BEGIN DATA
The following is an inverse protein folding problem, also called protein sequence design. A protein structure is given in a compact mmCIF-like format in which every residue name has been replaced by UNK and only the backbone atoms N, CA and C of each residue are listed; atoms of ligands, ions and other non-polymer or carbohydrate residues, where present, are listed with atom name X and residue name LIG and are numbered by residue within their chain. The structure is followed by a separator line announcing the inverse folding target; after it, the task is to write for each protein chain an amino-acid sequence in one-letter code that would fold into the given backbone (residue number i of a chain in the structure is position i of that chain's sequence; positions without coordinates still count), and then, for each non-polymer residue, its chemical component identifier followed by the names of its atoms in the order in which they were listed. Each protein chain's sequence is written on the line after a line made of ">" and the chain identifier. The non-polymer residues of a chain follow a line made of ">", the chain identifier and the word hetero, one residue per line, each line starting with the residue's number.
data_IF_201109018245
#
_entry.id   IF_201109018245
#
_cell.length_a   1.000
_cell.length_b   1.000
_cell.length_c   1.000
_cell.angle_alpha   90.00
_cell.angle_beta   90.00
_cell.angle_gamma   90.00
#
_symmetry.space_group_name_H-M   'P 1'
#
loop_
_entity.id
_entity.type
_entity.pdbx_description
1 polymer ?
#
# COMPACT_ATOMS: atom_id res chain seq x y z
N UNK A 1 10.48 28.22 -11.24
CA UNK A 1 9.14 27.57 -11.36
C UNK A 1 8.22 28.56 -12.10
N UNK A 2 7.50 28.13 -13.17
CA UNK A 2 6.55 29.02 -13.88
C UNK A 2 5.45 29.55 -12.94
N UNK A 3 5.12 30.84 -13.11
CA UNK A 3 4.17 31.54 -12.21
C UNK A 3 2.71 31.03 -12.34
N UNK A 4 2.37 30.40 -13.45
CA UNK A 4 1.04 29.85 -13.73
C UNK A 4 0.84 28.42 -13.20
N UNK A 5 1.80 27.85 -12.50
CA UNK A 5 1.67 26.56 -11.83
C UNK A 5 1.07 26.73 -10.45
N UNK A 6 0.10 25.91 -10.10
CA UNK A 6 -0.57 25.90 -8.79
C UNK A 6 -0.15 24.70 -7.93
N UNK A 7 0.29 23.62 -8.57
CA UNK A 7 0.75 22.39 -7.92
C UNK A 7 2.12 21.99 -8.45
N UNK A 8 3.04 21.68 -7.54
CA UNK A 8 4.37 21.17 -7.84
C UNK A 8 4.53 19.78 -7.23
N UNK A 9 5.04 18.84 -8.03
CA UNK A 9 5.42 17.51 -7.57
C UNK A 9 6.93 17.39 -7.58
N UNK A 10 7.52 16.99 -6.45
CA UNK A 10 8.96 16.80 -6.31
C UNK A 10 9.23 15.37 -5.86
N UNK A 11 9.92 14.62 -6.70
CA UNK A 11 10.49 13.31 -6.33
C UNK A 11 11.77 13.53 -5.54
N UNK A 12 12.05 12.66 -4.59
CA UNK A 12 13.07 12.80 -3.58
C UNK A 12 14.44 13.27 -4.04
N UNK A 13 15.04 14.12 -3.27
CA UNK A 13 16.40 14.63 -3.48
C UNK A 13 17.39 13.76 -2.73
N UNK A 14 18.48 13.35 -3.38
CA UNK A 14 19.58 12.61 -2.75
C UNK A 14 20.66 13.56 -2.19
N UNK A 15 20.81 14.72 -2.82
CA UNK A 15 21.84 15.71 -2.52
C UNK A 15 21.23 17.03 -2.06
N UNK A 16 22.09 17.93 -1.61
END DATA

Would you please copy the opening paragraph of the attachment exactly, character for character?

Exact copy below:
The following is an inverse protein folding problem, also called protein sequence design. A protein structure is given in a compact mmCIF-like format in which every residue name has been replaced by UNK and only the backbone atoms N, CA and C of each residue are listed; atoms of ligands, ions and other non-polymer or carbohydrate residues, where present, are listed with atom name X and residue name LIG and are numbered by residue within their chain. The structure is followed by a separator line announcing the inverse folding target; after it, the task is to write for each protein chain an amino-acid sequence in one-letter code that would fold into the given backbone (residue number i of a chain in the structure is position i of that chain's sequence; positions without coordinates still count), and then, for each non-polymer residue, its chemical component identifier followed by the names of its atoms in the order in which they were listed. Each protein chain's sequence is written on the line after a line made of ">" and the chain identifier. The non-polymer residues of a chain follow a line made of ">", the chain identifier and the word hetero, one residue per line, each line starting with the residue's number.